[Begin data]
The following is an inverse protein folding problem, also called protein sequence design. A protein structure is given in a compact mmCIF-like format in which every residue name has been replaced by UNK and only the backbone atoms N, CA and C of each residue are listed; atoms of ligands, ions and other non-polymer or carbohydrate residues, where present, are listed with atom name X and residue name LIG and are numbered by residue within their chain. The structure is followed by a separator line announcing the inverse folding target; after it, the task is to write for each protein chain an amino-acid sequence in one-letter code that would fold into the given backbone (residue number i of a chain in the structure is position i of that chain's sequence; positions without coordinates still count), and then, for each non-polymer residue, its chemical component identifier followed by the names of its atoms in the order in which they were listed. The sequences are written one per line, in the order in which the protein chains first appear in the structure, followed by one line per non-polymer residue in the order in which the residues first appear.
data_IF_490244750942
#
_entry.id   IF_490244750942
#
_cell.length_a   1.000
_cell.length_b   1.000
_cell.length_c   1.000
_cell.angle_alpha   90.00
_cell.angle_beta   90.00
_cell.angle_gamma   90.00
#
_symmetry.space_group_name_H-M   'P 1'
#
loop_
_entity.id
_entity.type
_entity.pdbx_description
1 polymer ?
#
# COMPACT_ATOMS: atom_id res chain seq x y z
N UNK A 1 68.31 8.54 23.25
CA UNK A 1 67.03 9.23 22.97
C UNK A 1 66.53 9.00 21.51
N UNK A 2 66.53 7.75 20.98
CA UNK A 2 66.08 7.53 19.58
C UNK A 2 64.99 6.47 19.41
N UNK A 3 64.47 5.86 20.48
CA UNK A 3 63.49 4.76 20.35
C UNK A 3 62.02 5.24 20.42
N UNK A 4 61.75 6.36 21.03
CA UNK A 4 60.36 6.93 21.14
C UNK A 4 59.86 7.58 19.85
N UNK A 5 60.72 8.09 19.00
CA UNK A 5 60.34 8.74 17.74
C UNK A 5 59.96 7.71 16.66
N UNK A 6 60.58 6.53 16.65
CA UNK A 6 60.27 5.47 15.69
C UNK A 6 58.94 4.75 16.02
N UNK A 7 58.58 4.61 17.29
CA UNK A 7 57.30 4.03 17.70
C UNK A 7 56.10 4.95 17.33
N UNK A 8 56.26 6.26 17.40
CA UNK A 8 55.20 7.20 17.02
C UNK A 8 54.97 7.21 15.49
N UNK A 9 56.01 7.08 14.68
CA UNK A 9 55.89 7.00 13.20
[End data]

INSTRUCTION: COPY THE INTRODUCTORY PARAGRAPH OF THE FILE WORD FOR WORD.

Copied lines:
The following is an inverse protein folding problem, also called protein sequence design. A protein structure is given in a compact mmCIF-like format in which every residue name has been replaced by UNK and only the backbone atoms N, CA and C of each residue are listed; atoms of ligands, ions and other non-polymer or carbohydrate residues, where present, are listed with atom name X and residue name LIG and are numbered by residue within their chain. The structure is followed by a separator line announcing the inverse folding target; after it, the task is to write for each protein chain an amino-acid sequence in one-letter code that would fold into the given backbone (residue number i of a chain in the structure is position i of that chain's sequence; positions without coordinates still count), and then, for each non-polymer residue, its chemical component identifier followed by the names of its atoms in the order in which they were listed. The sequences are written one per line, in the order in which the protein chains first appear in the structure, followed by one line per non-polymer residue in the order in which the residues first appear.